The most significant change in NxTop 4 is one that enables the use of NxTop on diskless workstations that support iSCSI boot. Admins can now provision and manage NxTops to diskless endpoints so that the entire image (the NxTop client hypervisor and the virtual machine images) is streamed from the data center to a device with no local storage, all while managing it with NxTop Center.
What this means to admins is that they can now give their users an experience that is actually local -- even though the desktop and all the applications and data surrounding it is located in the data center -- without worrying about remote protocols and such. Organizations considering VDI for a local-only scenario might be inclined to avoid the complexity of VDI altogether in favor of this kind of technology.
The biggest drawback is that, unlike the other features of NxTop, it requires the endpoint to have a specific capability -- iSCSI boot -- since the hypervisor and the VMs are streamed to it. Virtual Computer has always been about making NxTop work on as much hardware as possible, and while NxTop will run on anything, this (very useful) feature doesn't.
Part of the reason is that NxTop itself doesn't yet have the ability to mount/boot iSCSI VMs, not to mention that a diskless workstation needs to somehow have NxTop installed on it in the first place. I asked Virtual Computer about this, and I was told that they are planning on adding that functionality in a future version.
Ultimately, this kind of technology is really cool and broadening it to support all hardware and not just a subset of hardware will make it that much more appealing to organizations.
Also new in NxTop 4 is the ability to pass credentials through to the virtual machines from the NxTop launcher. Version 3.1 added the ability to auto-start a VM, which streamlined the startup process for the user. Now that the user only has to log in one time, it becomes that much more transparent to the user.
On the topic of transparency, Virtual Computer also added a new control panel to their NxTop Tools package that gives direct access to change settings (Wi-Fi networks, power management, etc.) on the hypervisor itself. Until now, users had to drop back down to the launcher, make the changes and then pop back into their VM. Now, this is all available in a familiar-looking environment within the guest VM, rather than in some unfamiliar, Linux-y window.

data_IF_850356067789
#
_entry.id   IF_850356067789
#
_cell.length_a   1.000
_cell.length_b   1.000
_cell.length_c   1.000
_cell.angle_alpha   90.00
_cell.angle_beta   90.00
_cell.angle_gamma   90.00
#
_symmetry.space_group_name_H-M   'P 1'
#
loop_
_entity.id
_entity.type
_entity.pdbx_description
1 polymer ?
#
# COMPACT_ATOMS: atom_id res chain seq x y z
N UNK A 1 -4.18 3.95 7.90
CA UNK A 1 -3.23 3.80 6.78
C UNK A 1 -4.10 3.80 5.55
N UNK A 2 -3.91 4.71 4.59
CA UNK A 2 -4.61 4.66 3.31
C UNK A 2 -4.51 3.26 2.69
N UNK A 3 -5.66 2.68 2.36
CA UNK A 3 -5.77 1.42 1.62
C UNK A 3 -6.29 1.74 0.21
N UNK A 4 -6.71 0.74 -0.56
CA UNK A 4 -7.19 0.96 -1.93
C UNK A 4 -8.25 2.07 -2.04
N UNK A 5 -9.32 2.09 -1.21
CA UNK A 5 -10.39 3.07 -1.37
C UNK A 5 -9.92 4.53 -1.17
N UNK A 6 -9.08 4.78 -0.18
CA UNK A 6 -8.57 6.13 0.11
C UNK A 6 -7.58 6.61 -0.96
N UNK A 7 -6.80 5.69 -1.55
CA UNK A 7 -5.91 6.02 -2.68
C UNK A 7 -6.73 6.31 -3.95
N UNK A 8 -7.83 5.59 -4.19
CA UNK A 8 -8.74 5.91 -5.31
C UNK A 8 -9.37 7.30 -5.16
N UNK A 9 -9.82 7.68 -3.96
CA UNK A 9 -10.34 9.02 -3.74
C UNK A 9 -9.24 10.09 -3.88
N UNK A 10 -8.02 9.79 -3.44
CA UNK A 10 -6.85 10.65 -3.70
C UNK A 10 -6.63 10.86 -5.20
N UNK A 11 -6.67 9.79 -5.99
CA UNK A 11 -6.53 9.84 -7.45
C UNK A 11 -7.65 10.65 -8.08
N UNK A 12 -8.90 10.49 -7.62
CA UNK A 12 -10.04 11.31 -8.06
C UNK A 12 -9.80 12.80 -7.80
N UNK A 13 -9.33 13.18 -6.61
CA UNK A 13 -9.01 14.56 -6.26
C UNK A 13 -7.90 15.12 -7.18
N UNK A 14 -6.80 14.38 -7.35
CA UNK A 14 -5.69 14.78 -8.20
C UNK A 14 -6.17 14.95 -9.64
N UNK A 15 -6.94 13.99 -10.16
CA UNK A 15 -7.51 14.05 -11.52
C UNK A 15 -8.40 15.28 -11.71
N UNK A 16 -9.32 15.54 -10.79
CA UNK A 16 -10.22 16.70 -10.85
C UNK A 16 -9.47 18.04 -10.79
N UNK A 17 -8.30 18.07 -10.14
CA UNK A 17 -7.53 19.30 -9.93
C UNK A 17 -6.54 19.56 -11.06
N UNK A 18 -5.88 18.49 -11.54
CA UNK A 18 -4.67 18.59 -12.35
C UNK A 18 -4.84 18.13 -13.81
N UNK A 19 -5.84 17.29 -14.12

It's hard to give Virtual Computer enough credit for what they've done. We hear from major virtualization vendors that it is difficult to create a client hypervisor that runs on all the client hardware available in the world and about how users don't want to have multiple machines (or at least don't want to KNOW that they have multiple machines). Virtual Computer has, by far, the most mature piece of client-side virtualization software on the market.
They've found success in this niche because they're not selling just a client hypervisor -- they're selling desktop management that just happens to be using a type 1 client hypervisor.
If you're interested in seeing some of the features, you can check out the video I shot on the Solutions Exchange floor at VMworld 2011. You can also check out SearchVirtualDesktop.com site editor Bridget Botelho’s Q&A with Virtual Computer's Dan McCall where they talk at a high level about the challenges and inroads Virtual Computer is making in the space.
ABOUT THE AUTHOR:
Gabe Knuth is an independent industry analyst and blogger, known throughout the world as "the other guy" at BrianMadden.com. He has been in the application delivery space for over 12 years and has seen the industry evolve from the one-trick pony of terminal services to the application and desktop virtualization of today. Gabe's focus tends to lean more toward practical, real-world technology in the industry, essentially boiling off the hype and reducing solutions to their usefulness in today's corporate environments.
This was first published in September 2011